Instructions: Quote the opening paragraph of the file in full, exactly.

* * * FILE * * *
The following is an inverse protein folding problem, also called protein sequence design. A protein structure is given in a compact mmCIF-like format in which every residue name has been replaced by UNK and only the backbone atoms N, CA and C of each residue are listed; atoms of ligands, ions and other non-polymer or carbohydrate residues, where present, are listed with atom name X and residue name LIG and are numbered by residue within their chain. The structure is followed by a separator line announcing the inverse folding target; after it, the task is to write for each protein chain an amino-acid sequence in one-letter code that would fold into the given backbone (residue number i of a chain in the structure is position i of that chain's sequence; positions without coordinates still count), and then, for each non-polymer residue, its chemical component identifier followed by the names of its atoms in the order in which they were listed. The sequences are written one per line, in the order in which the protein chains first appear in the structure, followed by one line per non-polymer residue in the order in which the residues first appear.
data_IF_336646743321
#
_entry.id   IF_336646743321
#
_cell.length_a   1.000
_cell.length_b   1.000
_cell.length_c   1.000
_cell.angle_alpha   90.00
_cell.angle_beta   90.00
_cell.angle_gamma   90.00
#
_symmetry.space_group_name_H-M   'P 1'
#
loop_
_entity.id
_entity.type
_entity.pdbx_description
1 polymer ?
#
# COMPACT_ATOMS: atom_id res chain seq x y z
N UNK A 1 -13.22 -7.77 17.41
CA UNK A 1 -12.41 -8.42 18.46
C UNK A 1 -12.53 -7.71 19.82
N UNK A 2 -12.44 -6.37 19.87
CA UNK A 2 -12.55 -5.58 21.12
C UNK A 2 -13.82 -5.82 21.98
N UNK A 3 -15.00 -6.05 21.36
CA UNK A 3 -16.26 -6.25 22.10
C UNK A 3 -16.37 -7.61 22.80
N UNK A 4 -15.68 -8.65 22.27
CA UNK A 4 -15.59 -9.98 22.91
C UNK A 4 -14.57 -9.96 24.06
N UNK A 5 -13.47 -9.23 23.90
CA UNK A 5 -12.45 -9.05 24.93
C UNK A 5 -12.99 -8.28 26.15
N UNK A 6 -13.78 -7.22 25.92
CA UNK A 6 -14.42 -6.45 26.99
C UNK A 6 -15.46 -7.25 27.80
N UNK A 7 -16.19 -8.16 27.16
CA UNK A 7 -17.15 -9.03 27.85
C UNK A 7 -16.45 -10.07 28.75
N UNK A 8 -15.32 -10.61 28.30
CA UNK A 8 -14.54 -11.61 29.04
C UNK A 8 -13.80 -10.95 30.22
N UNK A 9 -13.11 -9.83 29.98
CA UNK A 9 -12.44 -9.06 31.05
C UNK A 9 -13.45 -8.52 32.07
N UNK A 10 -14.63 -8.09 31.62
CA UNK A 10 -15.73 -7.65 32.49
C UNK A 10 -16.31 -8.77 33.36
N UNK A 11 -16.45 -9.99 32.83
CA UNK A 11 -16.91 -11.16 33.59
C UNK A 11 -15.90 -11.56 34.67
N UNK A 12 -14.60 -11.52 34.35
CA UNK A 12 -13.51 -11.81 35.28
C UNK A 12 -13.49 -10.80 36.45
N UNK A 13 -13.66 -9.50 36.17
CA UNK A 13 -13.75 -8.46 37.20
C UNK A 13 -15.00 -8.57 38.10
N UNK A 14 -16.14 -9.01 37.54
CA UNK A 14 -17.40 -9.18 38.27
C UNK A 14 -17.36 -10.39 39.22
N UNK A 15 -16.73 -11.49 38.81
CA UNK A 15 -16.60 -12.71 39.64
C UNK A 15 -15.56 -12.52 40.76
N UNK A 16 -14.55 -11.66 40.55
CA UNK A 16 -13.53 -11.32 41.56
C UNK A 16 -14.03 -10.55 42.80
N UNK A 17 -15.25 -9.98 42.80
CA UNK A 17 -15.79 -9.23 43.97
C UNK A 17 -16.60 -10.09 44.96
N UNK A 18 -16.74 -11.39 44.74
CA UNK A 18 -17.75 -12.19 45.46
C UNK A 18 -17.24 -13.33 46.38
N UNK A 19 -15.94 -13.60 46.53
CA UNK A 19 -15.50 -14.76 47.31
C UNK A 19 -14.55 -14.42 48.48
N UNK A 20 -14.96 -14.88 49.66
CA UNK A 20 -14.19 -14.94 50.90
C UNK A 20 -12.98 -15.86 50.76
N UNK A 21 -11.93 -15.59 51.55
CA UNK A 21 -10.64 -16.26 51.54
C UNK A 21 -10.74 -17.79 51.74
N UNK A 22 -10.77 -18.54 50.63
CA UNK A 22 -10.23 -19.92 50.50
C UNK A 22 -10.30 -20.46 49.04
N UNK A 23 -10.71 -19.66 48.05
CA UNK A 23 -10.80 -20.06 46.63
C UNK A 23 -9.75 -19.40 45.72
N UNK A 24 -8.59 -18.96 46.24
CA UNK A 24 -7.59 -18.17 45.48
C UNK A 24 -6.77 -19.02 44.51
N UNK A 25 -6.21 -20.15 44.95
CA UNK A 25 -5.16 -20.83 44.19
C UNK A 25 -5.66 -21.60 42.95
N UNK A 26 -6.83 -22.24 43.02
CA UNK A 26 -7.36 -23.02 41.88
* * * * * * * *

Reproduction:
The following is an inverse protein folding problem, also called protein sequence design. A protein structure is given in a compact mmCIF-like format in which every residue name has been replaced by UNK and only the backbone atoms N, CA and C of each residue are listed; atoms of ligands, ions and other non-polymer or carbohydrate residues, where present, are listed with atom name X and residue name LIG and are numbered by residue within their chain. The structure is followed by a separator line announcing the inverse folding target; after it, the task is to write for each protein chain an amino-acid sequence in one-letter code that would fold into the given backbone (residue number i of a chain in the structure is position i of that chain's sequence; positions without coordinates still count), and then, for each non-polymer residue, its chemical component identifier followed by the names of its atoms in the order in which they were listed. The sequences are written one per line, in the order in which the protein chains first appear in the structure, followed by one line per non-polymer residue in the order in which the residues first appear.